Effigy Mounds National Monument, Iowa

Photo: National Park Service/Kat Busse

The calendar says it’s autumn. From the slight chill in the air and the jewel-toned colors popping outside, it seems like the weather and the trees are starting to agree. As the season changes, so should your outdoor activities. Weekends are no longer reserved for the beach. It’s time to head inland and resume hiking.

Usually you head to a national park for well-maintained trails and scenic views. This time, your sights are set on a national monument. Effigy Mounds National Monument is in Northeast Iowa, where the Yellow River meets the Mississippi River. High bluffs overlook the mighty river. Hardwood forests run into the central plains. Bald eagles live here. But these aren’t the reasons the area is protected. It’s also home to more than 200 prehistoric mounds that were built by Native Americans. Thirty one of them are effigies shaped like animals.

From the monument’s Visitor Center, it’s a seven-mile roundtrip hike to Hanging Rock, a high viewpoint over the Mississippi River. After passing Bluegill Pond, the trail is steep from the get-go. It starts to open up into an old-growth forest in about a mile. The tall trees are impressive, but your eyes are firmly on the ground and the first mounds. The Woodland people likely built them in the 1st millennium for burials and ceremonies.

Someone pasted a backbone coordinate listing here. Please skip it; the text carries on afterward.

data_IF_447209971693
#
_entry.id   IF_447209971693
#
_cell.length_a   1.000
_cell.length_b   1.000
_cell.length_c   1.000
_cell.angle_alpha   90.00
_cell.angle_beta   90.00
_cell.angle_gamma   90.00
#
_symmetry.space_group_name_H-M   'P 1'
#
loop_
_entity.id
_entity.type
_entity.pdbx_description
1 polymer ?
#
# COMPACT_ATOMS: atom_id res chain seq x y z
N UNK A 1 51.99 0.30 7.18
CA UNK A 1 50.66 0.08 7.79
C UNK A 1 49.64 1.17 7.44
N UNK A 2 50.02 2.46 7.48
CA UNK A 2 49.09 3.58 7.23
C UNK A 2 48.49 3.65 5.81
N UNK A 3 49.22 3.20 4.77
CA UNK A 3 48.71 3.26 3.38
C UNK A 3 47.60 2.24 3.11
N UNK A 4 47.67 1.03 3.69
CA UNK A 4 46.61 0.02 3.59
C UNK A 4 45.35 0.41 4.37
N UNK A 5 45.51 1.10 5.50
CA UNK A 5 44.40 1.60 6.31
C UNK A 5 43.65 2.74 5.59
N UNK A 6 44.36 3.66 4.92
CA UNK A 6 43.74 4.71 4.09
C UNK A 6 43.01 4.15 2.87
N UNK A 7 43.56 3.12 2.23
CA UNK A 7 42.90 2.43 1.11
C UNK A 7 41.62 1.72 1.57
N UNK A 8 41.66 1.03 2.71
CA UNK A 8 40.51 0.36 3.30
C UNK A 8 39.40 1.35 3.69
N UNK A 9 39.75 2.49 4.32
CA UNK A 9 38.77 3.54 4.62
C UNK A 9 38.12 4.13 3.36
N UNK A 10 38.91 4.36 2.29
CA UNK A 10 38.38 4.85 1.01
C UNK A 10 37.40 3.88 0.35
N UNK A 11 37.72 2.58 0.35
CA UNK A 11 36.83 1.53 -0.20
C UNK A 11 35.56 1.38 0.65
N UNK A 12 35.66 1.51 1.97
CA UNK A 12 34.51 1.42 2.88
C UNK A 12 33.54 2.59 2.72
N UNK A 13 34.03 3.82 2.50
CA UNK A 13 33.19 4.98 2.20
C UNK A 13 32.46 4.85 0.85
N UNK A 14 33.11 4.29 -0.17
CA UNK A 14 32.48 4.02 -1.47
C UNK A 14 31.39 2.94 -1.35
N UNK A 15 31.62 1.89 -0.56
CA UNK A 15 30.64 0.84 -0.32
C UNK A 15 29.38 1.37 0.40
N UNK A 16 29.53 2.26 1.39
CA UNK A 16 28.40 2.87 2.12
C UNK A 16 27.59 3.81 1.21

Quick detours bring you to Fire Point, Twin Views, and the Third Scenic View. It’s worth pausing at each lookout point for a water break. The mounds mix with effigies as you continue along the trail. They look like bears and bison, birds and reptiles. The final push to Hanging Rock is rocky and, again, steep. But the views of the Upper Mississippi River Valley are worth it. Historic Prairie du Chien, Wisconsin sits across the water. Crimson and gold leaves, plus blue water, extend as far as the eye can see. Two turkey vultures, which have bald red heads, circle overhead. While a single bald eagle looks like it’s gliding down the river. Your first fall hike is way more impressive than you expected.


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